ConCourt endorses eviction of disabled farmer

Justice Godfrey Chidyausiku ruled against disabled farmer

By Mthulisi Mathuthu
SW Radio Africa
10 July 2014

A week after President Mugabe ordered the removal of the last remaining white farmers from their properties the Constitutional Court has allowed the eviction of a disabled Masvingo commercial farmer under the government’s land grab exercise.

Led by Chief Justice Godfrey Chidyausiku the court agreed with the state that William Stander’s rights were not breached by the order that he vacate his Mwenezi-based Benjani Farm. Stander, who is a double amputee, wanted the court to stop his eviction which he said would deprive him of his only source of livelihood and was in breach of his constitutional rights.

The farmer argued that the state was ‘not in a legal position to prosecute or seek his eviction before it complies with the law by ensuring that he enjoys his protection by giving him compensation.’ Stander also said his eviction without compensation would render him ‘homeless’ and ‘take away his dignity.’

But Mugabe’s favorite lawyer and land grab beneficiary, Justice Chidyausiku and his team, dismissed Stander’s application saying it has ‘no merits and reasons of judgment will be given in due course.’

This was after the prosecution argued that every farmer whose land had been gazzetted for seizure must oblige and there was ‘no exemption for disabled persons.’ Prosecutor Fortunate Kachidza said if Stander wants compensation he must first vacate his ranch which was awarded to district administrator Stanley Chamisa, who was has previously been fined for assaulting the disabled farmer over the same property.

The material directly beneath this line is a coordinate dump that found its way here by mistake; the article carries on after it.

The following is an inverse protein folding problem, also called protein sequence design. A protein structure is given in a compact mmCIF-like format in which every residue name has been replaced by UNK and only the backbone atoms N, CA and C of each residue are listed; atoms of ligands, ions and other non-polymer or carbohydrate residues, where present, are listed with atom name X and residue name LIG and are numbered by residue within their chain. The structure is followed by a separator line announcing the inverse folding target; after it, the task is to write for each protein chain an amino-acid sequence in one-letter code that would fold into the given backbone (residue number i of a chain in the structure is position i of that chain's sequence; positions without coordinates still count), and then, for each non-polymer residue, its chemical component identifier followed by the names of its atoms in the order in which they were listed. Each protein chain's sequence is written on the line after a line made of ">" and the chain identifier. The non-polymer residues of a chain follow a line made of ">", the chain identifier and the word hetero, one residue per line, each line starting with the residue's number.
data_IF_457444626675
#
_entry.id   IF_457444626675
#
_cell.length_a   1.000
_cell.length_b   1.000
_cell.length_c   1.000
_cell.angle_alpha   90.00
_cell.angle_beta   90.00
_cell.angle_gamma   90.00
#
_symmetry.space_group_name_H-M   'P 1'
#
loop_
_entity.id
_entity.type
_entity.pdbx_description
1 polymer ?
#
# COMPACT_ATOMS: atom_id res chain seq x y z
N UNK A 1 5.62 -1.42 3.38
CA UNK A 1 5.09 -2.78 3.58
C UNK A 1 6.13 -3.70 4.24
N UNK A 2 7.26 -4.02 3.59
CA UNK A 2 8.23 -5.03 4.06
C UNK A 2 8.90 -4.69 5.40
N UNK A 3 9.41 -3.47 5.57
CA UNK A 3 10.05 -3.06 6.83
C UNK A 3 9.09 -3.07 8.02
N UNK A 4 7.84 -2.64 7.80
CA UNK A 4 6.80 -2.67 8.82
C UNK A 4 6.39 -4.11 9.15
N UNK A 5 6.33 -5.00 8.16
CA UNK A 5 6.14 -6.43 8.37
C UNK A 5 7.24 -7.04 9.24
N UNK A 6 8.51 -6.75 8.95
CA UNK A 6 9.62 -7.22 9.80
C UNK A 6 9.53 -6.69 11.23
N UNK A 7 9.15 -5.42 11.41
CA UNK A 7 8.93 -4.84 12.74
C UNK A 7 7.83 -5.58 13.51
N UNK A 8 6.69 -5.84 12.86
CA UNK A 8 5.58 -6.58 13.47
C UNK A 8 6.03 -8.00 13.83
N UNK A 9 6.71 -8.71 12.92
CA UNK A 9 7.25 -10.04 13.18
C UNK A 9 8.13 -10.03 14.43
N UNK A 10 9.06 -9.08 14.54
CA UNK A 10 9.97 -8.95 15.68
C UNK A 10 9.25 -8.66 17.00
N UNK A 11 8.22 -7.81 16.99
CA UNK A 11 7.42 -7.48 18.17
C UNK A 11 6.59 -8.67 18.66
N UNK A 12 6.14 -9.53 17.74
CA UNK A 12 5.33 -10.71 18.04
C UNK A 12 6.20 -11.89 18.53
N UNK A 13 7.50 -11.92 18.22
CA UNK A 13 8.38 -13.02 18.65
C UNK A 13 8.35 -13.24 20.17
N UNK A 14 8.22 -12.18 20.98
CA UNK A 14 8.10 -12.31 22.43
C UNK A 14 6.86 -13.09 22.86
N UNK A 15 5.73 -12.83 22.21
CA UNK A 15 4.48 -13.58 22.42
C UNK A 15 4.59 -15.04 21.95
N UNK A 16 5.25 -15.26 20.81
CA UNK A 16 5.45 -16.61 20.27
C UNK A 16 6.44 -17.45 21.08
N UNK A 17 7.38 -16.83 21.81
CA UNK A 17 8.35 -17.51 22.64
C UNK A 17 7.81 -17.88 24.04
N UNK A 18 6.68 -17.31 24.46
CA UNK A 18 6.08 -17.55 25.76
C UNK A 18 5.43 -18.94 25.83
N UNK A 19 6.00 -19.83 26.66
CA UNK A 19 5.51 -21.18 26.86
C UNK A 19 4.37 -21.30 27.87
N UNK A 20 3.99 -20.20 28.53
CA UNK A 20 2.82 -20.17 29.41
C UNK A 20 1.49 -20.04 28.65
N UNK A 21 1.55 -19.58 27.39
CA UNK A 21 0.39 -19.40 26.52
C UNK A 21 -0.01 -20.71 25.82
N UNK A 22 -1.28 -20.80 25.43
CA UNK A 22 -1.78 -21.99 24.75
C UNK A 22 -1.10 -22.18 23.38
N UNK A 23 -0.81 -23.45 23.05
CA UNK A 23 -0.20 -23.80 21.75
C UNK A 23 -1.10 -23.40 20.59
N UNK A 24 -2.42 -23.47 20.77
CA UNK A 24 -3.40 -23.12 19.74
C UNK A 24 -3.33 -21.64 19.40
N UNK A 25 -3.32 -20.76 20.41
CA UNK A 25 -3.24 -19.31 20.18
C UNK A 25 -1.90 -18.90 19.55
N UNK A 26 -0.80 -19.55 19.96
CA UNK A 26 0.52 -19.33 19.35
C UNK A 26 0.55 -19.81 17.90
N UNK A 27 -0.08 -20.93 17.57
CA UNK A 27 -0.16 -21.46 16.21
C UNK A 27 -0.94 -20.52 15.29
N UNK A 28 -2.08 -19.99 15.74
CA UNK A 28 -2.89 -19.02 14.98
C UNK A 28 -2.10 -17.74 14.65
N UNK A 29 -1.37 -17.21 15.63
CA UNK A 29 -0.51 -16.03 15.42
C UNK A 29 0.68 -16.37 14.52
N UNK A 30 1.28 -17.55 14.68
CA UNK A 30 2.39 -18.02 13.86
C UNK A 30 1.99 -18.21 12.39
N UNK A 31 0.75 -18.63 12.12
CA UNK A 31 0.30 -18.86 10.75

Dispossessed farmer and human rights activist Ben Freeth said the development was ‘sad.’ He added: ‘The Constitution, where there was hope that fundamental rights would be upheld, says that we have got no rights at all and this is a very sad reflection of where we are in Zimbabwe right now.’
He added: ‘The pronouncement by Mugabe a week ago that the few remaining farmers must be removed from the farms has now been boosted by this ruling which says we cannot approach the court.’

Freeth said in terms of Zimbabwe there was ‘nowhere else to turn’ and the farmers could only consider international law where chances for attaining justice were also minimal.

He said: ‘The great sadness is that the SADC Tribunal, which we relied, on has been disbanded and so that option is now closed to us. The other option is the African Commission on Human and People’s Rights, but it is a lengthy process and takes years to complete. A third option is the UN Human Rights Committee but Zimbabwe has not signed the protocol meaning we as individuals don’t have the right to approach it.’

In 2010 Justice Chidyausiku, who was awarded Estes Park farm in the Concession district, dismissed an application for a moratorium on farm seizures, effectively allowing the often deadly exercise to go ahead. Chidyausiku, who replaced Justice Anthony Gubbay in 2001 (who was forced to take early retirement) is one of the more than 10 Supreme and High Court judges who benefitted from the controversial land grab exercise.



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